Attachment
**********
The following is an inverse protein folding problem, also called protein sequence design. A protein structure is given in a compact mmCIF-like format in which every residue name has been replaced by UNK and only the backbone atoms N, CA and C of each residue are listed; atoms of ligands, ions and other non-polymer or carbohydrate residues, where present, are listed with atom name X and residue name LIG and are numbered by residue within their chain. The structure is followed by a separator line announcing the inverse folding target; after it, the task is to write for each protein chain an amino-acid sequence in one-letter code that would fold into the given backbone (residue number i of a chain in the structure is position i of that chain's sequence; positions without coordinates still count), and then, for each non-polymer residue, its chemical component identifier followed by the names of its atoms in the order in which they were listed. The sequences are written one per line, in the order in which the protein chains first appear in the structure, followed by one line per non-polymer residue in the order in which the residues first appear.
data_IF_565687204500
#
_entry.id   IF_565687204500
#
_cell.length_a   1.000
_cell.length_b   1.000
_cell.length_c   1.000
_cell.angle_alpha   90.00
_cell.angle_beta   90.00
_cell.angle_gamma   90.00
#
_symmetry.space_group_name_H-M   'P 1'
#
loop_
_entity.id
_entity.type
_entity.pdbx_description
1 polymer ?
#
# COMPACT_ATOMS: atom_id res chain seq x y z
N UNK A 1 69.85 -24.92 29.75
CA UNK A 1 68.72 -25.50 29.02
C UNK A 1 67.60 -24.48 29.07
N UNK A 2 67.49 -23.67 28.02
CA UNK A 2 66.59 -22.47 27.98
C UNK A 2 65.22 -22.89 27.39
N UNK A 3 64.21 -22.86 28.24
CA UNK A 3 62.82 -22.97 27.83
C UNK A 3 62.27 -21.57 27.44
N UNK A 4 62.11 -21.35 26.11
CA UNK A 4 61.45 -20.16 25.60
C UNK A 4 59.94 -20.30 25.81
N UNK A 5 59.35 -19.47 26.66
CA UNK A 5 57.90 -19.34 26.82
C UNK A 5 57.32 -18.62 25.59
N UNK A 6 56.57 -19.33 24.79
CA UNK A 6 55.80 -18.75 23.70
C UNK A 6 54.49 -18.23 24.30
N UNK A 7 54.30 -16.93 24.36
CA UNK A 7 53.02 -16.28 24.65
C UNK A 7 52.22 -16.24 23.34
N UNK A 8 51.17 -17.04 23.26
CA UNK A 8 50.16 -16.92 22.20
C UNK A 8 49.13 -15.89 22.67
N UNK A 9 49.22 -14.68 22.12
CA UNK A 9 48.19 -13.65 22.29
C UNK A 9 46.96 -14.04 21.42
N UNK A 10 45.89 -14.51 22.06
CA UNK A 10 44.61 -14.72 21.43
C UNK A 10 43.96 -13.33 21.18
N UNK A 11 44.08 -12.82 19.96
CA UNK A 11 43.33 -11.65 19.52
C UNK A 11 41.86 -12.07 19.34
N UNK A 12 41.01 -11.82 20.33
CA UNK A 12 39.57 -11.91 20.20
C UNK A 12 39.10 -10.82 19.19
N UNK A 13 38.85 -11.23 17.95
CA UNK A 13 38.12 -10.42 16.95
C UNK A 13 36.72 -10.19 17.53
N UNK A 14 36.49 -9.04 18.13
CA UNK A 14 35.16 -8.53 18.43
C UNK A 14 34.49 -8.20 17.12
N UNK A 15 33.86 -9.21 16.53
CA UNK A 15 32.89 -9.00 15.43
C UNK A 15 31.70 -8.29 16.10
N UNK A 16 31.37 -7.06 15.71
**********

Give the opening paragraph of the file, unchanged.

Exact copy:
The following is an inverse protein folding problem, also called protein sequence design. A protein structure is given in a compact mmCIF-like format in which every residue name has been replaced by UNK and only the backbone atoms N, CA and C of each residue are listed; atoms of ligands, ions and other non-polymer or carbohydrate residues, where present, are listed with atom name X and residue name LIG and are numbered by residue within their chain. The structure is followed by a separator line announcing the inverse folding target; after it, the task is to write for each protein chain an amino-acid sequence in one-letter code that would fold into the given backbone (residue number i of a chain in the structure is position i of that chain's sequence; positions without coordinates still count), and then, for each non-polymer residue, its chemical component identifier followed by the names of its atoms in the order in which they were listed. The sequences are written one per line, in the order in which the protein chains first appear in the structure, followed by one line per non-polymer residue in the order in which the residues first appear.